Wednesday 3 November 2010

US Midterm Elections

I’m coming to you stateside this week. I’m on the American East Coast spending a couple of days in Boston enjoying a short city break.

As you can guess there’s only one story that’s dominating the news agenda this week and that’s the US midterm elections.

I know we get a huge amount of American political coverage in the UK, but being here in America you get a different feel and perspective on what’s going on. It’s been an eye opener.

You can’t deny the fact that Obama and the Democrats have taken a battering from the US electorate, who have made their frustrations clear to the President.

It seems that Obama will have work more closely with the Republican Party to get anything done in the next two years.

What will be interesting is that now the Republicans, and the right wing Tea Party movement have taken control of Congress, they’ll have to start offering answers and solutions to America’s economic problems rather then just being a voice of opposition.

“It’s the economy stupid”

This is what I was thinking after following all the election coverage. It's the phrase made famous by former President Bill Clinton. It’s shocked me just what a complete mess America’s economy is in.

When Obama was elected he already faced a daunting task, becoming President in a hostile economic environment, but he’s really suffering from the fact the economy hasn’t improved and ordinary Americans are suffering. Unemployment is running at 9.6%.

Add to the slow economic recovery, there's still a huge amount of resentment over Obama's $814 billion economic stimulus and the new healthcare law which requires most Americans to buy some form of health insurance.

What I've started to realise is that many conservatives and members of the Tea Party object to this type of government intervention. They see it as big government interfering in people's lives and they don't like it.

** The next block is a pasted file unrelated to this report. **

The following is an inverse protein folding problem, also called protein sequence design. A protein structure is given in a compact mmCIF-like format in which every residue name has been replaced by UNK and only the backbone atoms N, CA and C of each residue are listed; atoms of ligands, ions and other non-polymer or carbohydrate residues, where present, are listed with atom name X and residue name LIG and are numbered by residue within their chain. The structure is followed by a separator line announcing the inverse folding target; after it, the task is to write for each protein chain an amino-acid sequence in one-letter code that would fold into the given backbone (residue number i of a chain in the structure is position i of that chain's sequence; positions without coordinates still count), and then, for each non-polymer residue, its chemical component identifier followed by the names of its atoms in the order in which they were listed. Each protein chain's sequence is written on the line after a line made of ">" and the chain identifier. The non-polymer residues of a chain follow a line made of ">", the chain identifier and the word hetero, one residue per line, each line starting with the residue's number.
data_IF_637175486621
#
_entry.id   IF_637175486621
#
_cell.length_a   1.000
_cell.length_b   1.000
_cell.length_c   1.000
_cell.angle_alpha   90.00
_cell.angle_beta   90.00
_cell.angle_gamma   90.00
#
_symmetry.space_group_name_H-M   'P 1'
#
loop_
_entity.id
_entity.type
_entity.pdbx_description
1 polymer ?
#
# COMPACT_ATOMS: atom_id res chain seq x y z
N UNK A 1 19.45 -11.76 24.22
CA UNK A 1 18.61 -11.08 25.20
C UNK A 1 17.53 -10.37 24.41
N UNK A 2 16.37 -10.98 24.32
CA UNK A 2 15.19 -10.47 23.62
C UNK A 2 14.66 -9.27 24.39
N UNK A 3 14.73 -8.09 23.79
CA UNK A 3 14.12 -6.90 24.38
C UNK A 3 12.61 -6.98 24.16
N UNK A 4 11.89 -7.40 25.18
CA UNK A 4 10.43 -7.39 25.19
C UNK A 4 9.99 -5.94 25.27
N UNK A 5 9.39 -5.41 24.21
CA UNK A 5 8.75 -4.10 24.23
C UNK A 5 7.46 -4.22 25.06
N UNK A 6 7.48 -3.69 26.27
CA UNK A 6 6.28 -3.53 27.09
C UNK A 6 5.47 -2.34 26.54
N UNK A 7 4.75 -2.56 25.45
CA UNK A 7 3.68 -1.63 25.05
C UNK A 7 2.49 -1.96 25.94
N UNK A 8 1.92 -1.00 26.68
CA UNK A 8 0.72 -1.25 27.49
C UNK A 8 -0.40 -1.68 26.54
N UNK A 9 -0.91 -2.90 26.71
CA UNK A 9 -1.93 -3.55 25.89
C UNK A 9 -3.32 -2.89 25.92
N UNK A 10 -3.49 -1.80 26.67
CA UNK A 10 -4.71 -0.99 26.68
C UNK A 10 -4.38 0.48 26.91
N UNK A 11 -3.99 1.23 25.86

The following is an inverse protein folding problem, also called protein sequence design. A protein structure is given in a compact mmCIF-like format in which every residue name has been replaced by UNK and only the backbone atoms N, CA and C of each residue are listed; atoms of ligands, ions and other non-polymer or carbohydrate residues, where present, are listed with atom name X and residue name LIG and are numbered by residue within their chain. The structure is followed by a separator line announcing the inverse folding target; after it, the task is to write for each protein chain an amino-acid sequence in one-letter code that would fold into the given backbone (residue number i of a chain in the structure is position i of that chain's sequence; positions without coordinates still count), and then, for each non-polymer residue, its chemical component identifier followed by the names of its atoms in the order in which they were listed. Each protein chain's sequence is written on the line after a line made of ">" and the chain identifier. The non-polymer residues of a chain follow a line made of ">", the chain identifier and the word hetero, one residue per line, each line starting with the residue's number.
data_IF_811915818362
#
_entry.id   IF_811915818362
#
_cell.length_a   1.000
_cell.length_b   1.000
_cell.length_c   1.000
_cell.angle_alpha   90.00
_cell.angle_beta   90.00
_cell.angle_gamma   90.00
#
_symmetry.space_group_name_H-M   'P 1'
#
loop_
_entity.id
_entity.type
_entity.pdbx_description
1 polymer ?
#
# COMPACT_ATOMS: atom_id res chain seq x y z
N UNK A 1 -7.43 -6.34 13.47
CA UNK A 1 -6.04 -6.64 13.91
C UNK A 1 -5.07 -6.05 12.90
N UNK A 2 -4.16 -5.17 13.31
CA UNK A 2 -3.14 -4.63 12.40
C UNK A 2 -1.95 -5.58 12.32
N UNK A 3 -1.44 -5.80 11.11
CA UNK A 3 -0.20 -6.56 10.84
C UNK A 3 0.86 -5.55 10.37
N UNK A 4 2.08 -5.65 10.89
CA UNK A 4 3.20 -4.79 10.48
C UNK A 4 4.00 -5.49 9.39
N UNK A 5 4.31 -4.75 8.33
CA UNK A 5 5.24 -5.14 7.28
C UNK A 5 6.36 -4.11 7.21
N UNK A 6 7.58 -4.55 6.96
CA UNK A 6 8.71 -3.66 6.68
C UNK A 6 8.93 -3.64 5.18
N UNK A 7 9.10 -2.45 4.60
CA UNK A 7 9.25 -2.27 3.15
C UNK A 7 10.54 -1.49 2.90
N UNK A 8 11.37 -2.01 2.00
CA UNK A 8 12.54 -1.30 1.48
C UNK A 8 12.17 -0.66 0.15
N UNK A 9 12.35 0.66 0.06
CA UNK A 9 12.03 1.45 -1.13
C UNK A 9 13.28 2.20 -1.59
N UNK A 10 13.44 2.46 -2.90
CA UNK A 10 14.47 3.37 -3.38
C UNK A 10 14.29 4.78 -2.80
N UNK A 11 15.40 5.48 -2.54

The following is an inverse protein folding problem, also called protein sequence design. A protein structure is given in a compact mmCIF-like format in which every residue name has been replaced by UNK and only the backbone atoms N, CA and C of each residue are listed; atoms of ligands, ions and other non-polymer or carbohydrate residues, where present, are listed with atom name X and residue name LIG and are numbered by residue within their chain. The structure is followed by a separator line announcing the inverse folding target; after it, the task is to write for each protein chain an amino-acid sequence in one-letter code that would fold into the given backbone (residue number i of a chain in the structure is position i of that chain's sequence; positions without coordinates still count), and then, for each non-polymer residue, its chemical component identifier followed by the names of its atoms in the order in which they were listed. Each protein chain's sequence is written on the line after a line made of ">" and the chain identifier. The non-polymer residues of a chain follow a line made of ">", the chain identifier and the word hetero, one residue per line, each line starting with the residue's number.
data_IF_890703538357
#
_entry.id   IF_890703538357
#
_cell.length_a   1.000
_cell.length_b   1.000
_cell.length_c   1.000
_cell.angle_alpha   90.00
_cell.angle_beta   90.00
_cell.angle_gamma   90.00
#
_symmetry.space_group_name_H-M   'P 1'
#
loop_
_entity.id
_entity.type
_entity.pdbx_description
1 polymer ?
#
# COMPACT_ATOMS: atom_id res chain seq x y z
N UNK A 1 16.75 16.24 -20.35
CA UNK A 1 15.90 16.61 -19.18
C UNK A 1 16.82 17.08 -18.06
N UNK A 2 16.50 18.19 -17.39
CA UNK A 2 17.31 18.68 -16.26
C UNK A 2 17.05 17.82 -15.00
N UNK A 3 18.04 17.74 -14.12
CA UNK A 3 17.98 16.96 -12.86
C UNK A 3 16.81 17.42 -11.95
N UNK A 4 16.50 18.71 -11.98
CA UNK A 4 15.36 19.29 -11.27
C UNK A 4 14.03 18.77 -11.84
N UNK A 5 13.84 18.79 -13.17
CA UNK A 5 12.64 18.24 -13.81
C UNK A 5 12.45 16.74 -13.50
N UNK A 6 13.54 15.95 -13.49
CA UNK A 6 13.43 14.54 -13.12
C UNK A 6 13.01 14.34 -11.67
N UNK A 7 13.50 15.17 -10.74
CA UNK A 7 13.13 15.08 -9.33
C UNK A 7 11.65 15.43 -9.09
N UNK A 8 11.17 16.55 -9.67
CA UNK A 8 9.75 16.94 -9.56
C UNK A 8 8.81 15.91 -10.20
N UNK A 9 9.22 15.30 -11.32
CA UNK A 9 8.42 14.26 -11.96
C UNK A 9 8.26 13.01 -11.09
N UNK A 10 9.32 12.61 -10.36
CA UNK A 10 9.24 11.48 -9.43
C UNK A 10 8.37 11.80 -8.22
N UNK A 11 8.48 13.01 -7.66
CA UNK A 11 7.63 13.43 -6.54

I don't get it myself. Without the economic stimulus, the recession could have been a depression; and the new healthcare bill means 30 million more people will get healthcare as a result of the reforms.

I was watching one political show tonight where the former Republican Speaker of the House Newt Gingrich was being interviewed about the election results.

He was talking about how much of Obama's policies since his election were wrong and that his left wing vision and agenda for America wasn't working.

Left wing vision? Was he being serious? He clearly was. This is what baffles me about US Politics.

In the UK or in Europe, Obama would be a middle of the road centerist politician, but in America because their politics are so much more to the right, he's considered a left wing radical!

If there are aspects about about American politics that confuse me, then there are plenty of things that are the same.

The big issues facing America in the next few years are similar to those in the UK. How will more jobs be created? How do they cut the deficit? How much government spending should there be? How do they get the economy growing?

It's been a tough week for Obama, but he's got a tough job on his hands. I think there was too much unrealistic expectation over what Obama could achieve when he became President.

Obama's campaign was all about 'change' I don't really know what that change represented, and I don't think America really likes change.

Much of the US electorate aren't happy with what they've seen so far, but this isn't necessarily a disaster for Obama.

Republicans and the Tea Party fringe now have the opportunity to have a greater say on how America should tackle many of it's problems, so it's going to be very interesting to see how cooperative they'll be with the Democrats and what policies they'll bring to the table in the run up to the 2012 Presidential elections.

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